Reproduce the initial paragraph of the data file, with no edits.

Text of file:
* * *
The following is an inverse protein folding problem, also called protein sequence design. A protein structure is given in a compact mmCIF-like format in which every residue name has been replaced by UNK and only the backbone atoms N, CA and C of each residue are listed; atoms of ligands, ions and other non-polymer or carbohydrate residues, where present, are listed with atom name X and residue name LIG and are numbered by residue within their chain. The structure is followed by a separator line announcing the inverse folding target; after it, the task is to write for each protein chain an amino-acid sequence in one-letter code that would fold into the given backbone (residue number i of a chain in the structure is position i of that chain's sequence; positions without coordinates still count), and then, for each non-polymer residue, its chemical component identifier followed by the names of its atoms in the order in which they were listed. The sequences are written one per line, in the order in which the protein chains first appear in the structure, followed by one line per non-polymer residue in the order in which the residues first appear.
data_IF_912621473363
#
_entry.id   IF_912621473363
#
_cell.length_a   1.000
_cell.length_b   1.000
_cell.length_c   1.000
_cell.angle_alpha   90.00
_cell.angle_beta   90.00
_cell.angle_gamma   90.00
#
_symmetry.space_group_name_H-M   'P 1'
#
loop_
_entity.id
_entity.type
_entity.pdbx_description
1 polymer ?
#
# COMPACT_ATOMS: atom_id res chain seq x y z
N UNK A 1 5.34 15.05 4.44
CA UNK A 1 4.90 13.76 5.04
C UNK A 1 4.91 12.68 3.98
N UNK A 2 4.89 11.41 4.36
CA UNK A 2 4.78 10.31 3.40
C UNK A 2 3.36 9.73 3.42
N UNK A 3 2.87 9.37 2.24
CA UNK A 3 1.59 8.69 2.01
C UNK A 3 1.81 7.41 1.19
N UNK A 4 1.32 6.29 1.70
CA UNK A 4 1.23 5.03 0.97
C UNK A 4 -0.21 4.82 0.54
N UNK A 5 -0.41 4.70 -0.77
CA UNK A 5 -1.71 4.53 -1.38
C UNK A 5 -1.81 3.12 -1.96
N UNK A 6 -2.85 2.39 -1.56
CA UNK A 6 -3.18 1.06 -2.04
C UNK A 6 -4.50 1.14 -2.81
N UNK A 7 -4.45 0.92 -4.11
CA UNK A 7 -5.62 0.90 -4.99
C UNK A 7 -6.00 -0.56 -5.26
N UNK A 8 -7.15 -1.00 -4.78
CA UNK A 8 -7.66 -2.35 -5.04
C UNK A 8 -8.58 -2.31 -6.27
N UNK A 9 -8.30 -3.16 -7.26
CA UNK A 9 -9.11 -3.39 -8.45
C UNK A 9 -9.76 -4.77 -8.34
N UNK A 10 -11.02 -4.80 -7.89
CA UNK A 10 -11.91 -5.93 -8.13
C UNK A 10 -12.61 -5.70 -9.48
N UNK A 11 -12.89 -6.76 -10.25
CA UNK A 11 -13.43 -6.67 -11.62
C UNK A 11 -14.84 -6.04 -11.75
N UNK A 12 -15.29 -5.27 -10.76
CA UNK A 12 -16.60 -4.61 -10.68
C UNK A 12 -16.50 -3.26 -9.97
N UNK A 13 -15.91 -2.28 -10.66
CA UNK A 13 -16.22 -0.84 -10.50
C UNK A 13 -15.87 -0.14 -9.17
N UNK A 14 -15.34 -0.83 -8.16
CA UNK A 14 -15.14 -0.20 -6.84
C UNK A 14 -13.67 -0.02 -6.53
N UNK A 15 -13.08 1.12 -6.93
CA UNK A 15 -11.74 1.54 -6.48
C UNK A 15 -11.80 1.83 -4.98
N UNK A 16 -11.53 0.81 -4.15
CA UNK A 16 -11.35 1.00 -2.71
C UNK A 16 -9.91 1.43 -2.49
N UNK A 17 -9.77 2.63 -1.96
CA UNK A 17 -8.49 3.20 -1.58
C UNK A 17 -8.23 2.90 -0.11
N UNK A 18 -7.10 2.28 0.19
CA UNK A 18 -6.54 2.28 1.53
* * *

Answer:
The following is an inverse protein folding problem, also called protein sequence design. A protein structure is given in a compact mmCIF-like format in which every residue name has been replaced by UNK and only the backbone atoms N, CA and C of each residue are listed; atoms of ligands, ions and other non-polymer or carbohydrate residues, where present, are listed with atom name X and residue name LIG and are numbered by residue within their chain. The structure is followed by a separator line announcing the inverse folding target; after it, the task is to write for each protein chain an amino-acid sequence in one-letter code that would fold into the given backbone (residue number i of a chain in the structure is position i of that chain's sequence; positions without coordinates still count), and then, for each non-polymer residue, its chemical component identifier followed by the names of its atoms in the order in which they were listed. The sequences are written one per line, in the order in which the protein chains first appear in the structure, followed by one line per non-polymer residue in the order in which the residues first appear.